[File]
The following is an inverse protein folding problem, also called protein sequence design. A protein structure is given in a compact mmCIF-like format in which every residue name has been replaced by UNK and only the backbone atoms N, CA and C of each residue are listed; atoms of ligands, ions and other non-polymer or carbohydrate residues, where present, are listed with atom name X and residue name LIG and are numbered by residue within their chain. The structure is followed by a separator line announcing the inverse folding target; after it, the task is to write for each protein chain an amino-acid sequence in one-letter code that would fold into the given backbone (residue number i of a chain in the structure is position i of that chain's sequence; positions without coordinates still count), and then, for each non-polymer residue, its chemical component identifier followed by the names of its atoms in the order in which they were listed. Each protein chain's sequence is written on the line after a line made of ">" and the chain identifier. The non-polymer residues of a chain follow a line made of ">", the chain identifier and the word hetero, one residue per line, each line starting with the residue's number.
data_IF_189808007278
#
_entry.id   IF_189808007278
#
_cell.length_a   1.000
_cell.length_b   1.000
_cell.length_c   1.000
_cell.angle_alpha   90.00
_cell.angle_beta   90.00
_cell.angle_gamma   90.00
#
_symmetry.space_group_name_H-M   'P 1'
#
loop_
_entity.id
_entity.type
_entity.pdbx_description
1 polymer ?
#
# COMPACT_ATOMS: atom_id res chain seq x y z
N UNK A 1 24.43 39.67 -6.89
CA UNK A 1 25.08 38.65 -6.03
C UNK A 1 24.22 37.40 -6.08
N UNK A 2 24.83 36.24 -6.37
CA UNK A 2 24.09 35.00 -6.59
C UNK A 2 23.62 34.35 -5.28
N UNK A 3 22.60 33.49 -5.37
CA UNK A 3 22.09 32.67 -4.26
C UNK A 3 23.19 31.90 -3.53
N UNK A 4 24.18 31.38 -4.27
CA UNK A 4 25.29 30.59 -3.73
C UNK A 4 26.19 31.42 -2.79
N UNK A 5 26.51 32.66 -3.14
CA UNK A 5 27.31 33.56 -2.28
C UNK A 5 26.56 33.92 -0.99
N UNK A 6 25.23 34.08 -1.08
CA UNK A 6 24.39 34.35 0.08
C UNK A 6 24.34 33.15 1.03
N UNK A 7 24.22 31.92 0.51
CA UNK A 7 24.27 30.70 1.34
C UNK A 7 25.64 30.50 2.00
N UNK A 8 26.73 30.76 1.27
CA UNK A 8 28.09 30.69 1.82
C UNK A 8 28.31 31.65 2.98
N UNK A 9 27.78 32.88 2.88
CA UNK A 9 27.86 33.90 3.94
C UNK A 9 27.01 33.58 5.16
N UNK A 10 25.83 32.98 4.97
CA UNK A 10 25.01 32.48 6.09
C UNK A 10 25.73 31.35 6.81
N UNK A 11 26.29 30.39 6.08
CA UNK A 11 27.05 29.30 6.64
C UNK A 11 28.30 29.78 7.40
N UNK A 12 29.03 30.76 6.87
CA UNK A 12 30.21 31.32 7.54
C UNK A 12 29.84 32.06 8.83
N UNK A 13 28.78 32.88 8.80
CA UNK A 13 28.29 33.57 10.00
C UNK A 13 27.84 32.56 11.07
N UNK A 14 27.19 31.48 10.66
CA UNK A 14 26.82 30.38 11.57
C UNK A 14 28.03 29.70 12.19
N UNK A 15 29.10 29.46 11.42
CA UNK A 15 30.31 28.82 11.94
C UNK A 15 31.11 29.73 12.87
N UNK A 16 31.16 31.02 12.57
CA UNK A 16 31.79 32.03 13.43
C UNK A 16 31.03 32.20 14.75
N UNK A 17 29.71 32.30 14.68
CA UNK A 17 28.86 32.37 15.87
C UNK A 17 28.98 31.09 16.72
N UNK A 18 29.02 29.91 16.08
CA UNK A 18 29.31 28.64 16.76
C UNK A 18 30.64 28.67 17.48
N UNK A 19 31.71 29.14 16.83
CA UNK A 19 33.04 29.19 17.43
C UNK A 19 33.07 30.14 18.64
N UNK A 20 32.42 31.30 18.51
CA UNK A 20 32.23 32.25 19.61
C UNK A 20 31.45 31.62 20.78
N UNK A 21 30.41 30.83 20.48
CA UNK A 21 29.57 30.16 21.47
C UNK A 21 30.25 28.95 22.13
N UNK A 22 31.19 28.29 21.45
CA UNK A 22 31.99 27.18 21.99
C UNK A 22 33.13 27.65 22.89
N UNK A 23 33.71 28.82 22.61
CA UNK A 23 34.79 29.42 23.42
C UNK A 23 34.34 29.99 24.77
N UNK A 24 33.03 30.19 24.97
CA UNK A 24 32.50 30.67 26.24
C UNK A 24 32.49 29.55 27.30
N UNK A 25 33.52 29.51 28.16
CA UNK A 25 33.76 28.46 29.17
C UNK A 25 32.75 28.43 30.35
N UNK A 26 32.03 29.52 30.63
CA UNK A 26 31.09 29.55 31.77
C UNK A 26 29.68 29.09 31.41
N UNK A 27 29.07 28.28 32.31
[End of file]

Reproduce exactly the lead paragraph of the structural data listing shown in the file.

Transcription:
The following is an inverse protein folding problem, also called protein sequence design. A protein structure is given in a compact mmCIF-like format in which every residue name has been replaced by UNK and only the backbone atoms N, CA and C of each residue are listed; atoms of ligands, ions and other non-polymer or carbohydrate residues, where present, are listed with atom name X and residue name LIG and are numbered by residue within their chain. The structure is followed by a separator line announcing the inverse folding target; after it, the task is to write for each protein chain an amino-acid sequence in one-letter code that would fold into the given backbone (residue number i of a chain in the structure is position i of that chain's sequence; positions without coordinates still count), and then, for each non-polymer residue, its chemical component identifier followed by the names of its atoms in the order in which they were listed. Each protein chain's sequence is written on the line after a line made of ">" and the chain identifier. The non-polymer residues of a chain follow a line made of ">", the chain identifier and the word hetero, one residue per line, each line starting with the residue's number.